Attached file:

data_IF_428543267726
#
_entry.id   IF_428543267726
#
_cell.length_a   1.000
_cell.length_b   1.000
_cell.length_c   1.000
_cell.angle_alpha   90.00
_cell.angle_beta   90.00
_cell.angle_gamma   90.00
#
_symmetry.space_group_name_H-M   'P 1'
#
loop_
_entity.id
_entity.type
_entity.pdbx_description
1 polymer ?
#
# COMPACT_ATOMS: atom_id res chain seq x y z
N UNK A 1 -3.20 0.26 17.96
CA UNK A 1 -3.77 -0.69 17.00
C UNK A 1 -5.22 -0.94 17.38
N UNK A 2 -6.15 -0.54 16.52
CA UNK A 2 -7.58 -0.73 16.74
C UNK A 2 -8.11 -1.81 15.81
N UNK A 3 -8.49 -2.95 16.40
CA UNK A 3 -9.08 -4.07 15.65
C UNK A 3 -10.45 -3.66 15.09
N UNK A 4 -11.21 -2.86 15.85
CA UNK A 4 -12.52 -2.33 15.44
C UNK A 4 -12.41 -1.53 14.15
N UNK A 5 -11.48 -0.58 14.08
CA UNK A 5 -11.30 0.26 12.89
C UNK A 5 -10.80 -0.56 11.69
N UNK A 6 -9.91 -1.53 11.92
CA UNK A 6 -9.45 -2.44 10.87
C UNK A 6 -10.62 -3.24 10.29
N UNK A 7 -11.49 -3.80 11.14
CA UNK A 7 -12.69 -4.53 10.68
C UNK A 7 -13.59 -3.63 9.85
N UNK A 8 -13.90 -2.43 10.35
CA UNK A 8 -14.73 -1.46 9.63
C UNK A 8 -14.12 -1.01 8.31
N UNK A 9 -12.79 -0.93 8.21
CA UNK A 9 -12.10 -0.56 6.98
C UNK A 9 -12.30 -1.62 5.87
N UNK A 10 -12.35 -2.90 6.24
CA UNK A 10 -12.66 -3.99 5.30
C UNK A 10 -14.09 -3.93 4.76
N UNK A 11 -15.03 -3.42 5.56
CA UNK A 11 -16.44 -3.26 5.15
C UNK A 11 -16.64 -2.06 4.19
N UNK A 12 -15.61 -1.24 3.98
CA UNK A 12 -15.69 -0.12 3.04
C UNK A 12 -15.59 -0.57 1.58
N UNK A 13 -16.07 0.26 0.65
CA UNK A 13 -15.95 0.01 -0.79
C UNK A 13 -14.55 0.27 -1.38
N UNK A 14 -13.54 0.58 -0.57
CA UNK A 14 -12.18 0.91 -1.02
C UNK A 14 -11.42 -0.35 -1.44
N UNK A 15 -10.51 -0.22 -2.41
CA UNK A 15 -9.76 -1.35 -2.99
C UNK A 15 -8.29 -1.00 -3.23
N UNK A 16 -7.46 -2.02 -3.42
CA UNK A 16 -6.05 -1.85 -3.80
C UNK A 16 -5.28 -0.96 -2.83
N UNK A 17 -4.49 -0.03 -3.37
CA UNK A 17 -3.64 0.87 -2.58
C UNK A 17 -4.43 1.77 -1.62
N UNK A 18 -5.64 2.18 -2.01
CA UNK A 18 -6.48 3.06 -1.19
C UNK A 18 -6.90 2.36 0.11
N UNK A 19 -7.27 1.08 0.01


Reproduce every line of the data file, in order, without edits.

data_IF_428543267726
#
_entry.id   IF_428543267726
#
_cell.length_a   1.000
_cell.length_b   1.000
_cell.length_c   1.000
_cell.angle_alpha   90.00
_cell.angle_beta   90.00
_cell.angle_gamma   90.00
#
_symmetry.space_group_name_H-M   'P 1'
#
loop_
_entity.id
_entity.type
_entity.pdbx_description
1 polymer ?
#
# COMPACT_ATOMS: atom_id res chain seq x y z
N UNK A 1 -3.20 0.26 17.96
CA UNK A 1 -3.77 -0.69 17.00
C UNK A 1 -5.22 -0.94 17.38
N UNK A 2 -6.15 -0.54 16.52
CA UNK A 2 -7.58 -0.73 16.74
C UNK A 2 -8.11 -1.81 15.81
N UNK A 3 -8.49 -2.95 16.40
CA UNK A 3 -9.08 -4.07 15.65
C UNK A 3 -10.45 -3.66 15.09
N UNK A 4 -11.21 -2.86 15.85
CA UNK A 4 -12.52 -2.33 15.44
C UNK A 4 -12.41 -1.53 14.15
N UNK A 5 -11.48 -0.58 14.08
CA UNK A 5 -11.30 0.26 12.89
C UNK A 5 -10.80 -0.56 11.69
N UNK A 6 -9.91 -1.53 11.92
CA UNK A 6 -9.45 -2.44 10.87
C UNK A 6 -10.62 -3.24 10.29
N UNK A 7 -11.49 -3.80 11.14
CA UNK A 7 -12.69 -4.53 10.68
C UNK A 7 -13.59 -3.63 9.85
N UNK A 8 -13.90 -2.43 10.35
CA UNK A 8 -14.73 -1.46 9.63
C UNK A 8 -14.12 -1.01 8.31
N UNK A 9 -12.79 -0.93 8.21
CA UNK A 9 -12.10 -0.56 6.98
C UNK A 9 -12.30 -1.62 5.87
N UNK A 10 -12.35 -2.90 6.24
CA UNK A 10 -12.66 -3.99 5.30
C UNK A 10 -14.09 -3.93 4.76
N UNK A 11 -15.03 -3.42 5.56
CA UNK A 11 -16.44 -3.26 5.15
C UNK A 11 -16.64 -2.06 4.19
N UNK A 12 -15.61 -1.24 3.98
CA UNK A 12 -15.69 -0.12 3.04
C UNK A 12 -15.59 -0.57 1.58
N UNK A 13 -16.07 0.26 0.65
CA UNK A 13 -15.95 0.01 -0.79
C UNK A 13 -14.55 0.27 -1.38
N UNK A 14 -13.54 0.58 -0.57
CA UNK A 14 -12.18 0.91 -1.02
C UNK A 14 -11.42 -0.35 -1.44
N UNK A 15 -10.51 -0.22 -2.41
CA UNK A 15 -9.76 -1.35 -2.99
C UNK A 15 -8.29 -1.00 -3.23
N UNK A 16 -7.46 -2.02 -3.42
CA UNK A 16 -6.05 -1.85 -3.80
C UNK A 16 -5.28 -0.96 -2.83
N UNK A 17 -4.49 -0.03 -3.37
CA UNK A 17 -3.64 0.87 -2.58
C UNK A 17 -4.43 1.77 -1.62
N UNK A 18 -5.64 2.18 -2.01
CA UNK A 18 -6.48 3.06 -1.19
C UNK A 18 -6.90 2.36 0.11
N UNK A 19 -7.27 1.08 0.01